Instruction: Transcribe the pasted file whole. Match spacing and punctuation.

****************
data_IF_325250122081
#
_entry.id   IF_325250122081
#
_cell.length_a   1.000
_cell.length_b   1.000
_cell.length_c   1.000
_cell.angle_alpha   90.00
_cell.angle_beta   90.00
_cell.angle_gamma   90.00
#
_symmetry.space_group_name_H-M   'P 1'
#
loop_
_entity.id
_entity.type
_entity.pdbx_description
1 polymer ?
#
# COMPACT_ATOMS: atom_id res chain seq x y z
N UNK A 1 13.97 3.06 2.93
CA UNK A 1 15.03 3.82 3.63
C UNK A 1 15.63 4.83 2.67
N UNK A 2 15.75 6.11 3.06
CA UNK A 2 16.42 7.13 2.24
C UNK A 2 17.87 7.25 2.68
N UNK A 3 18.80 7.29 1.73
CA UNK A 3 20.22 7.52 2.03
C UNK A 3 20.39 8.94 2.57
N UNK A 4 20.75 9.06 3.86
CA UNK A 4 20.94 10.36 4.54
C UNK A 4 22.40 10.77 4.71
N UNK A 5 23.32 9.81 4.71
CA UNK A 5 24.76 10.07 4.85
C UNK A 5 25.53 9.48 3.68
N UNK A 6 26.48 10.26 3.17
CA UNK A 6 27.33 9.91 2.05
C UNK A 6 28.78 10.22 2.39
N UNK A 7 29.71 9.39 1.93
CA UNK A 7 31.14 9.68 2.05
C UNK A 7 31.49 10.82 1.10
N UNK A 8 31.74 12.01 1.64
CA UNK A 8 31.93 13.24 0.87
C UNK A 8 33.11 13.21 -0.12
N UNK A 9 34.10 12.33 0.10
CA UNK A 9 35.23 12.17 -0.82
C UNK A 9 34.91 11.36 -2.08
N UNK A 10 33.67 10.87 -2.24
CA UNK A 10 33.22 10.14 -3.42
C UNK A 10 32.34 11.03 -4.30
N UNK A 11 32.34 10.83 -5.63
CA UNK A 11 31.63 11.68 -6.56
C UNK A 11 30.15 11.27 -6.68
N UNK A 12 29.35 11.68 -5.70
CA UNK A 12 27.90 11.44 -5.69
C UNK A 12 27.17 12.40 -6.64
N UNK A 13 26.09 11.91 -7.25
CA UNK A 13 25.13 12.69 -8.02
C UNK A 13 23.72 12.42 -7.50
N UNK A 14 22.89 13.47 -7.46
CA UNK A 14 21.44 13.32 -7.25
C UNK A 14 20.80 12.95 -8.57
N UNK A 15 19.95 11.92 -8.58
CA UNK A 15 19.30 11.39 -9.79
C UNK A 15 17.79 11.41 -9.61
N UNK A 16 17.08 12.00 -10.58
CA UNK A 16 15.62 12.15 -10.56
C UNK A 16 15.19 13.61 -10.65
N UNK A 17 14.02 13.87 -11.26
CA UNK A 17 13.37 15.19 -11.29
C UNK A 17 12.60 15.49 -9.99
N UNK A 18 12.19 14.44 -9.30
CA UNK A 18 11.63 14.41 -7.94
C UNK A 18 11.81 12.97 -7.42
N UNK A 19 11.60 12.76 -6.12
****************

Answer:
data_IF_325250122081
#
_entry.id   IF_325250122081
#
_cell.length_a   1.000
_cell.length_b   1.000
_cell.length_c   1.000
_cell.angle_alpha   90.00
_cell.angle_beta   90.00
_cell.angle_gamma   90.00
#
_symmetry.space_group_name_H-M   'P 1'
#
loop_
_entity.id
_entity.type
_entity.pdbx_description
1 polymer ?
#
# COMPACT_ATOMS: atom_id res chain seq x y z
N UNK A 1 13.97 3.06 2.93
CA UNK A 1 15.03 3.82 3.63
C UNK A 1 15.63 4.83 2.67
N UNK A 2 15.75 6.11 3.06
CA UNK A 2 16.42 7.13 2.24
C UNK A 2 17.87 7.25 2.68
N UNK A 3 18.80 7.29 1.73
CA UNK A 3 20.22 7.52 2.03
C UNK A 3 20.39 8.94 2.57
N UNK A 4 20.75 9.06 3.86
CA UNK A 4 20.94 10.36 4.54
C UNK A 4 22.40 10.77 4.71
N UNK A 5 23.32 9.81 4.71
CA UNK A 5 24.76 10.07 4.85
C UNK A 5 25.53 9.48 3.68
N UNK A 6 26.48 10.26 3.17
CA UNK A 6 27.33 9.91 2.05
C UNK A 6 28.78 10.22 2.39
N UNK A 7 29.71 9.39 1.93
CA UNK A 7 31.14 9.68 2.05
C UNK A 7 31.49 10.82 1.10
N UNK A 8 31.74 12.01 1.64
CA UNK A 8 31.93 13.24 0.87
C UNK A 8 33.11 13.21 -0.12
N UNK A 9 34.10 12.33 0.10
CA UNK A 9 35.23 12.17 -0.82
C UNK A 9 34.91 11.36 -2.08
N UNK A 10 33.67 10.87 -2.24
CA UNK A 10 33.22 10.14 -3.42
C UNK A 10 32.34 11.03 -4.30
N UNK A 11 32.34 10.83 -5.63
CA UNK A 11 31.63 11.68 -6.56
C UNK A 11 30.15 11.27 -6.68
N UNK A 12 29.35 11.68 -5.70
CA UNK A 12 27.90 11.44 -5.69
C UNK A 12 27.17 12.40 -6.64
N UNK A 13 26.09 11.91 -7.25
CA UNK A 13 25.13 12.69 -8.02
C UNK A 13 23.72 12.42 -7.50
N UNK A 14 22.89 13.47 -7.46
CA UNK A 14 21.44 13.32 -7.25
C UNK A 14 20.80 12.95 -8.57
N UNK A 15 19.95 11.92 -8.58
CA UNK A 15 19.30 11.39 -9.79
C UNK A 15 17.79 11.41 -9.61
N UNK A 16 17.08 12.00 -10.58
CA UNK A 16 15.62 12.15 -10.56
C UNK A 16 15.19 13.61 -10.65
N UNK A 17 14.02 13.87 -11.26
CA UNK A 17 13.37 15.19 -11.29
C UNK A 17 12.60 15.49 -9.99
N UNK A 18 12.19 14.44 -9.30
CA UNK A 18 11.63 14.41 -7.94
C UNK A 18 11.81 12.97 -7.42
N UNK A 19 11.60 12.76 -6.12